Myofascial Pain and Trigger Points

What is myofascial pain?

Myofascial pain is pain generated in the muscles ("myo") and connective tissue ("fascial") of the body. The hallmark feature of myofascial pain is the trigger point. A trigger point is a hyperirritable spot located in a taut band of skeletal muscle (a "knot").

Trigger points can be responsible for prolonged pain and dysfunction and are associated with many painful conditions including neck, back, or shoulder pain, and headaches. Trigger points cannot be seen on conventional MRI's and ultrasounds.
Your trigger point therapist must have a thorough knowledge of muscle anatomy and use good palpation skills to identify the troubled areas.

Why are trigger points a problem?

Trigger points are responsible for both motor and sensory problems. Muscles with trigger points can have poor firing patterns, weakness, stiffness and decreased range of motion. Trigger points make your muscles work in an inefficient manner and can cause overload to other muscles that function biomechanically with the problematic tissue. Additionally, trigger points are often a key source of pain. They are associated with local tenderness and referral of pain to distant locations. Trigger points can alter the sensitivity of the peripheral and central nervous system resulting in increased firing of nerve receptors which transmit pain signals.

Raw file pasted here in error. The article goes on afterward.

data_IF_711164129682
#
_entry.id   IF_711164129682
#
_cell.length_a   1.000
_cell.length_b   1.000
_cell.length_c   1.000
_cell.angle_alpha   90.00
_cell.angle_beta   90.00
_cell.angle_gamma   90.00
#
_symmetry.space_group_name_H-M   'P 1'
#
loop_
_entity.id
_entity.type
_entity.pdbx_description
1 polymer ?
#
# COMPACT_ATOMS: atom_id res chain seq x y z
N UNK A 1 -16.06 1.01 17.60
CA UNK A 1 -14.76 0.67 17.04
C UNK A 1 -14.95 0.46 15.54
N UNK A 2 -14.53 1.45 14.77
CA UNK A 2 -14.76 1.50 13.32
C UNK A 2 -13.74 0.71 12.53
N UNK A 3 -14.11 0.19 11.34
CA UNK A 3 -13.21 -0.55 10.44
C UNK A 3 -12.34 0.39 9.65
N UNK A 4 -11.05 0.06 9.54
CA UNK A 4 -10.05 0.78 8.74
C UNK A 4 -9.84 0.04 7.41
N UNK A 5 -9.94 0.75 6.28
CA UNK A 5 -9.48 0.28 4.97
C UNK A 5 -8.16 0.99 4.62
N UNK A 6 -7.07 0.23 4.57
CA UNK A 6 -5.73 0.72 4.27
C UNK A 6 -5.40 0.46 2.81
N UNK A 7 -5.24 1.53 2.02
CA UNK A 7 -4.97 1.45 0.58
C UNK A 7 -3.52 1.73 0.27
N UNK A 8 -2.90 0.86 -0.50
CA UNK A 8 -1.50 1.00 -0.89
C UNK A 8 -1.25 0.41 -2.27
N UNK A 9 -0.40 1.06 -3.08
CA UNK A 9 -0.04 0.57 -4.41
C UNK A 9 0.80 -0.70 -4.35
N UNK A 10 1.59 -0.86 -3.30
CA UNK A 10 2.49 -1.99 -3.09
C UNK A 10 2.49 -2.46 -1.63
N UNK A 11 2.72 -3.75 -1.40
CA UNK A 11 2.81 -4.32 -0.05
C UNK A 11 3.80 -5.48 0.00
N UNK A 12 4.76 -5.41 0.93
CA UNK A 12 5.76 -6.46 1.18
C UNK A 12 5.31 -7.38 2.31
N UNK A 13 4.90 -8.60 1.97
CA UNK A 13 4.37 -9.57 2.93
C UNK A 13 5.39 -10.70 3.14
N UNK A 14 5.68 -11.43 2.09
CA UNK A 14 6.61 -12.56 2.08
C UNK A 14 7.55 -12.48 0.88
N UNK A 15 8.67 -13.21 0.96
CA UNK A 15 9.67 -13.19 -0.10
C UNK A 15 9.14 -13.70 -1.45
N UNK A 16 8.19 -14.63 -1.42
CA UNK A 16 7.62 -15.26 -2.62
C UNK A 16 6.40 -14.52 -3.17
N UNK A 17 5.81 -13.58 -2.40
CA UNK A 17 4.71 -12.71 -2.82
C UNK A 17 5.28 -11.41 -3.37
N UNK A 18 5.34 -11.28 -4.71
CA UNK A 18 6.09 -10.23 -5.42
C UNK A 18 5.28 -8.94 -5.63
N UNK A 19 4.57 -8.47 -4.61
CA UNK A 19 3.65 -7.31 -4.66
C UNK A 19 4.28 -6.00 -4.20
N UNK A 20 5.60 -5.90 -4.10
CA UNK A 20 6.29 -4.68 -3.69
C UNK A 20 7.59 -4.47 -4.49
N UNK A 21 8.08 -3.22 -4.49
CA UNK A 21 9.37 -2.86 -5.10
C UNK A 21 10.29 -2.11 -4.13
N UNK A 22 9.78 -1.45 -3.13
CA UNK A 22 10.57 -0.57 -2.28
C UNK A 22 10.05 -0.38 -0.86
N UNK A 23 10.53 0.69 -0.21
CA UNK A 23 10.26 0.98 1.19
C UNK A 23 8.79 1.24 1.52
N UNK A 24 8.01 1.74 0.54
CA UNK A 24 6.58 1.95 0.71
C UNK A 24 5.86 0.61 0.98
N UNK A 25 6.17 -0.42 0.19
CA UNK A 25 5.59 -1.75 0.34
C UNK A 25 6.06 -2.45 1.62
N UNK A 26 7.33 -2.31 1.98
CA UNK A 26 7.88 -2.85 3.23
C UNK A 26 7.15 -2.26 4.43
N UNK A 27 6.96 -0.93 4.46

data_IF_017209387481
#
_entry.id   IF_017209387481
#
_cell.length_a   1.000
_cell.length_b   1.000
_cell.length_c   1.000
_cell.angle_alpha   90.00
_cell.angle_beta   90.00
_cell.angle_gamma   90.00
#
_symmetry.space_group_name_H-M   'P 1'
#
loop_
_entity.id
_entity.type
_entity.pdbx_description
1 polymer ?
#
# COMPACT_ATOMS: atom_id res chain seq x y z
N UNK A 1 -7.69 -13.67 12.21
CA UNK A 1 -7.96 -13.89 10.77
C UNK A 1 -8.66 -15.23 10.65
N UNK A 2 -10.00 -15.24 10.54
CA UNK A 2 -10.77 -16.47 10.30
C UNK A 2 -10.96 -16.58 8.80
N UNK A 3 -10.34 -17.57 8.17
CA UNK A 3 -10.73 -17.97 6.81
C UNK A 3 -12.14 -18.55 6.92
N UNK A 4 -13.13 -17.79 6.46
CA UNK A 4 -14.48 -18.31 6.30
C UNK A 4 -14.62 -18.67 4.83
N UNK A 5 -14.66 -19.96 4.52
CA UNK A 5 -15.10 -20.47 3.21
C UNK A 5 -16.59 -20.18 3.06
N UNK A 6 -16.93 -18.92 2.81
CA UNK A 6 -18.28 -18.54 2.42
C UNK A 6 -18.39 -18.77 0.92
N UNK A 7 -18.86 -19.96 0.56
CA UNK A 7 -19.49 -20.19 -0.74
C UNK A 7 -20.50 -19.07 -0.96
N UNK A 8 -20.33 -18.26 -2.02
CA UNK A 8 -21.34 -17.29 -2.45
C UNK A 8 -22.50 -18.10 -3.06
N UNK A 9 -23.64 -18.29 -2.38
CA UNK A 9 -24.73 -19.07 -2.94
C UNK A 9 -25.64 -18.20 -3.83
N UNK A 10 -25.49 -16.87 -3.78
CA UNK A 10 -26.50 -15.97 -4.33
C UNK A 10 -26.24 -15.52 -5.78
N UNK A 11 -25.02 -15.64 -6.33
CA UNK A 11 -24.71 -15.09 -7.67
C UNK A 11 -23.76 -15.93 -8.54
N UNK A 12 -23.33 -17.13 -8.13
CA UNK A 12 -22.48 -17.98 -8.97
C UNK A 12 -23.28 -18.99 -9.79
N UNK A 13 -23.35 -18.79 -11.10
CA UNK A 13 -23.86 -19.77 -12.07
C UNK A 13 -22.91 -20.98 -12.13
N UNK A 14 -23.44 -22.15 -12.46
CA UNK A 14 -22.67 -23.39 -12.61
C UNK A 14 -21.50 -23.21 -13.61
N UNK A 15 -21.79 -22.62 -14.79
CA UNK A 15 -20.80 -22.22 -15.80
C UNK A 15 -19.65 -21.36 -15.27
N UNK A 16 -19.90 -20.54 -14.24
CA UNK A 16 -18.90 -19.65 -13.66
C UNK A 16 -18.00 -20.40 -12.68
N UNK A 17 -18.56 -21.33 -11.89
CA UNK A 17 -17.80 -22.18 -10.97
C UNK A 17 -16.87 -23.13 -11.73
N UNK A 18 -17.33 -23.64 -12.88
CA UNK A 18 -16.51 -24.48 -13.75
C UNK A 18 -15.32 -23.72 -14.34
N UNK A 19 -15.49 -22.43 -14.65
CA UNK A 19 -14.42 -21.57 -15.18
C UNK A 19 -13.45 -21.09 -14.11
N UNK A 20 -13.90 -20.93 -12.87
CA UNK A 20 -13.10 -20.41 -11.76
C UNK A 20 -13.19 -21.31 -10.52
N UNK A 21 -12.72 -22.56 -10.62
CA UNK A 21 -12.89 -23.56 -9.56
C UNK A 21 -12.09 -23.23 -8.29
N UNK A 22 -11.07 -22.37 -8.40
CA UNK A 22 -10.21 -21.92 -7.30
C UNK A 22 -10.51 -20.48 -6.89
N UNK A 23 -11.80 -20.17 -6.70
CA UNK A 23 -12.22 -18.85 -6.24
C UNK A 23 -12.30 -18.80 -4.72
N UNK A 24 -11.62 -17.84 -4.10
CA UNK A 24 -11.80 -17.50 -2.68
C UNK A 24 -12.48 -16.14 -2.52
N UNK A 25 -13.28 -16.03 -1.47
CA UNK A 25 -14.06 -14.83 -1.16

Do all trigger points cause pain?

Trigger points can be active or latent. Active trigger points generate pain within your pain awareness threshold. Latent trigger points are below your pain awareness threshold, but can trigger local tenderness when directly palpated by your therapist. Both types of trigger points can cause the poor motor patterns described above and should be treated.

How do trigger points form?

Trigger points are very common and can form in many different ways including sustained loading and repetitive overuse from work, recreational and athletic activities; muscle overload from poor posture; muscle tension due to mental and emotional stress and direct injury to the tissue from a fall, strain, break, twist or tear.

What conditions are associated with trigger points?

Trigger points can "stand alone" causing pain and dysfunction and can mimic other musculoskeletal pathology. Additionally, trigger points are often present when an underlying pathology exists and the body works to protect and stabilize an area. Examples of conditions often associated with trigger points include facet joint dysfunction, disc herniation, osteoarthritis, rotator cuff impingement, neck pain, back pain, tennis elbow, headaches, TMJ dysfunction, sciatica, hamstring strains, calf tightness and plantar faciitis.

How are trigger points identified?

Trigger points cannot be seen on conventional MRI's and ultrasounds. Your trigger point therapist must have a thorough knowledge of muscle anatomy and referral patterns and use good palpation skills to identify the troubled areas.

How do you treat trigger points?

Once identified, your therapist can treat trigger points with manual techniques such as trigger point pressure release or with trigger point dry needling.

For additional information please visit the following websites:

www.triggerpointnc.com

www.myofascialtherapy.org